- Courtesy Of Joey Moro
- From left: Leland Fowler, Gabriel Lawrence, Brenda Pressley and Mirirai Sithole
In Detroit at the height of the 2008 recession, there might be no one more powerless than the automobile assembly-line worker. In Dominique Morisseau's Skeleton Crew, four African American workers have heard rumors their plant is closing. Their future is unknown, but economic uncertainty is always a given.
This isn't a story of larger-than-life conflict but of the everyday strength of working-class blacks. In Dorset Theatre Festival's production, a captivating ensemble cast portrays the hope that flickers in hard times.
The setting is the auto plant's employee break room, with its cast-off chairs, bulletin board and makeshift kitchen. A sense of urgency settles over the four characters, even though their talk is of simple things. Faye has got to stop smoking in the break room; Shanita wants to know who used her salad dressing; Dez is probably dreaming when he imagines saving enough to open an auto repair shop.
These topics seem light, but contrasted with the likely plant closing, they become the last glimpses of security. And what is each character really deciding? Whether to break a rule. Whether to act for themselves or for the company — or for each other.
Director Jade King Carroll adds a sense of dance and movement to the characters' daily rituals and keeps the tension at a quiet boil by drawing out performances that show the smallest choices are about survival. Faye, the 29-year veteran and union rep, can't protect her coworkers from layoffs. Dez, the volatile tough guy, knows his strength is nothing to the company's power over him. Shanita, the hard worker, can't count on good performance to keep her job. And Reggie, their supervisor, is torn between backing the boss and supporting his peers.
From moment to moment, the break room is a haven or a setting for confrontation. Shanita is far along in pregnancy, and the father is far out of the picture. Dez flirts with her, and she shuts him down with such grace that their relationship is stronger for it. Reggie confides in Faye about the plant's future, making her a hostage of his secrets. Dez and Reggie bristle, refusing to trust each other. The exchanges seem commonplace, but Morisseau makes the texture of everyday life convey the choices that forge identity.
Morisseau is a playwright on the rise, widely produced at regional theaters. Skeleton Crew is part of her three-play Detroit Project, structurally reminiscent of August Wilson's Pittsburgh Cycle. Morisseau acknowledges Wilson's influence, saying she sought to create characters that would make people from her hometown of Detroit feel visible.
Her command of dialect lends a bright tang of realism to the depiction of characters whose lives are ordinary and who are worth watching because of it. The play is built of short scenes with a tilt toward brief monologues that reveal each character's struggles. Outside the break room is the formless adversity of a failing economy; inside, the conversation is naturalistic with the particular poetry of honest expression.
Leland Fowler gives Dez street smarts plus the capacity to dream. With his Tigers ball cap turned backward and a lanky ease of movement, Dez flirts with Shanita as if a steady drip of smooth will one day turn the tide. He's ready to tussle with Reggie over anything. When Reggie treats him with suspicion, Dez is reduced to a noble stillness that defines the pain of not being trusted.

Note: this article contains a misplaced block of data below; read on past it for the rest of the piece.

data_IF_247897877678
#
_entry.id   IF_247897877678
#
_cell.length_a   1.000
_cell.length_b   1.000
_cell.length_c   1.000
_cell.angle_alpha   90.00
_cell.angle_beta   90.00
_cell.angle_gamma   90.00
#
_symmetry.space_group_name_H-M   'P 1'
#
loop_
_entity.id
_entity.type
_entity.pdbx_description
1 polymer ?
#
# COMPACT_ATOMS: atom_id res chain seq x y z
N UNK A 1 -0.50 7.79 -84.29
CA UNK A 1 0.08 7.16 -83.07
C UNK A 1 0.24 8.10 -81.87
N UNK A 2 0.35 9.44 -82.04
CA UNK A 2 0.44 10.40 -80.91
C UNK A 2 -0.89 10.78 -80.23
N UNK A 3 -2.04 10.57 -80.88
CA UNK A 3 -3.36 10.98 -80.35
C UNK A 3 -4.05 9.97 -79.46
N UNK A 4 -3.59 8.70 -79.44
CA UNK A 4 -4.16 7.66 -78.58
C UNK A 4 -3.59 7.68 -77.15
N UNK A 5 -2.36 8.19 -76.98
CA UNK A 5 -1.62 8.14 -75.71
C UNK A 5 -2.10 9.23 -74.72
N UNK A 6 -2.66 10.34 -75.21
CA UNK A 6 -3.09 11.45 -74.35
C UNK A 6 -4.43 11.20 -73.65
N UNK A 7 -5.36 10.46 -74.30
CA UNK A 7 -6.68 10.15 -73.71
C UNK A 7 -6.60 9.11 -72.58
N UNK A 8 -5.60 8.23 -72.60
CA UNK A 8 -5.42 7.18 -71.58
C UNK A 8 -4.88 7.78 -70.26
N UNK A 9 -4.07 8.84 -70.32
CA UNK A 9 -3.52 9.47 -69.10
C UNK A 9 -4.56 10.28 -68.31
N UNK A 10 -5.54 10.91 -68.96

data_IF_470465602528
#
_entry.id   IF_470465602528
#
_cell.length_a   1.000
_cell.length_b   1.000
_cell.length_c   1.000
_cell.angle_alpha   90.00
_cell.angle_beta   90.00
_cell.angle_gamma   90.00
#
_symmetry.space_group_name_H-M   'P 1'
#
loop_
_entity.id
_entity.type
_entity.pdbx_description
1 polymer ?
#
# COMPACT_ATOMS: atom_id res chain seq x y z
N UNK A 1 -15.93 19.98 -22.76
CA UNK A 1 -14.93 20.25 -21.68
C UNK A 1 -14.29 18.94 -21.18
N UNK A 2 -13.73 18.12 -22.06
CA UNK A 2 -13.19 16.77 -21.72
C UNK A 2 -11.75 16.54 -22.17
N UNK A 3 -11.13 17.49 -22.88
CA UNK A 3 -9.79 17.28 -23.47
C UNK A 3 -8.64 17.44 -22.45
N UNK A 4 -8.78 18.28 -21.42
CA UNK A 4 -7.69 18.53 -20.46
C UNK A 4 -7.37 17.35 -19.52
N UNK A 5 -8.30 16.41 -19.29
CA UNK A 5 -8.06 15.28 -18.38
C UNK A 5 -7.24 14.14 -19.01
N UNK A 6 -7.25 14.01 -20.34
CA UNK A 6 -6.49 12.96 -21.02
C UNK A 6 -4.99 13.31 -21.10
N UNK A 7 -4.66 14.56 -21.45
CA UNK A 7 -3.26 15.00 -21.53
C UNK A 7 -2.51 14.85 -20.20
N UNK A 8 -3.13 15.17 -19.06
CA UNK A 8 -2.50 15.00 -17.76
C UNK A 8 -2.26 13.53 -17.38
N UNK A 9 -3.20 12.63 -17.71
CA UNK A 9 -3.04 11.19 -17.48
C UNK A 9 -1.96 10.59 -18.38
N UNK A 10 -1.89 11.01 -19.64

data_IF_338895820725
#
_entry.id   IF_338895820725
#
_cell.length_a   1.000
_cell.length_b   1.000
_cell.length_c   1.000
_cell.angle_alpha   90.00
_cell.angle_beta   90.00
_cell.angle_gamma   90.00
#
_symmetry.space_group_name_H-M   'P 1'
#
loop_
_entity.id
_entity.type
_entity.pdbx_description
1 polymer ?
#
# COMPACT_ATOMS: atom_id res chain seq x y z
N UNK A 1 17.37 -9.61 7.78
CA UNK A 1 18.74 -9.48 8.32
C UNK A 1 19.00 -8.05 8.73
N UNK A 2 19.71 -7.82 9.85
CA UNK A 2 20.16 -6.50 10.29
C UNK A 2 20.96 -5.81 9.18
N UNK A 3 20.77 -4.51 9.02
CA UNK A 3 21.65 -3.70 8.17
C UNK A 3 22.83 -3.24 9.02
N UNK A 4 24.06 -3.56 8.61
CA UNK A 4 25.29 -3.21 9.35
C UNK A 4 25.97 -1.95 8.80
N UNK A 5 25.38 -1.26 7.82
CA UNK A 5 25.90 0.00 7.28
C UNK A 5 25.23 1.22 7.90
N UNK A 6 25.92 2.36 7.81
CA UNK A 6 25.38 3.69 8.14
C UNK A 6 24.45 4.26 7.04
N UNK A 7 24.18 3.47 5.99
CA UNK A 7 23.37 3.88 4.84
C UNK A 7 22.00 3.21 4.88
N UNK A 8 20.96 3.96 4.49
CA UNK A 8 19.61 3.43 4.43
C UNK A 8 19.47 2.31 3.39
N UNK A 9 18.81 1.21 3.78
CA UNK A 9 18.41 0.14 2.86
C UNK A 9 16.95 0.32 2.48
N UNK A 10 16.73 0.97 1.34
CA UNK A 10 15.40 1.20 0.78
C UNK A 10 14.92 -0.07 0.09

As Shanita, Mirirai Sithole is small but unmistakably mighty, her hard hat settled above a purposeful face. She loves her work. When she banters with Dez, Sithole keeps Shanita light enough not to crush him, and firm enough to protect herself and her unborn child. She has the courage to carve out space for hope and the wisdom to stay pragmatic.
Brenda Pressley portrays Faye as a survivor who has nearly run out of ways to carry on but will fight to the end. Alone in the break room, she does a fierce and funny little dance to Aretha Franklin's "Respect" that proves the song is still a rallying cry. She's the group's conscience but is carrying a private sense of shame.
As Reggie, Gabriel Lawrence turns his strong physique into a clenched ball. When Reggie is pulled in opposite directions, Lawrence gives him the gestures of a boxer starting a punch but hauling it back in. In taut scenes with Dez and Faye, Reggie's frustrations seem about to spill over, but he tamps them back down again and again. Reggie can't satisfy both labor and management; Lawrence shows that failure means he can't satisfy himself.
Scenic designer Kristen Robinson and lighting designer Michael Giannitti have created a worn-out break room that immediately signals the play's realism and hints at its fatalism. The concrete-block walls aren't just cold and utilitarian; they carry the grime of hands that have worked in this plant for decades.
Giannitti is fearless about incorporating fluorescent fixtures in a light plot that makes even sunlight bleak when it signals the start of the workday through grimy windows. Robinson fills the space with storytelling touches, including an Obama campaign sticker on Shanita's locker, the only reference to the politics outside the room.
Joey Moro's projections between the scenes stylize both the images and the motion of an assembly line. Alice Tavener's costume design gets the wardrobe right but doesn't convey the age and wear of the clothes.
The characters are rubbed raw by uncertainty, without defenses. Holding on to hope is nearly impossible for people with so little control of their economic lives. Morisseau never veers toward pathos and won't use sensational events to tell a story that's rooted in ordinary life. Shanita, Dez, Faye and Reggie are strong people whose integrity is tested, but they aren't to be pitied. They're to be seen, and heard.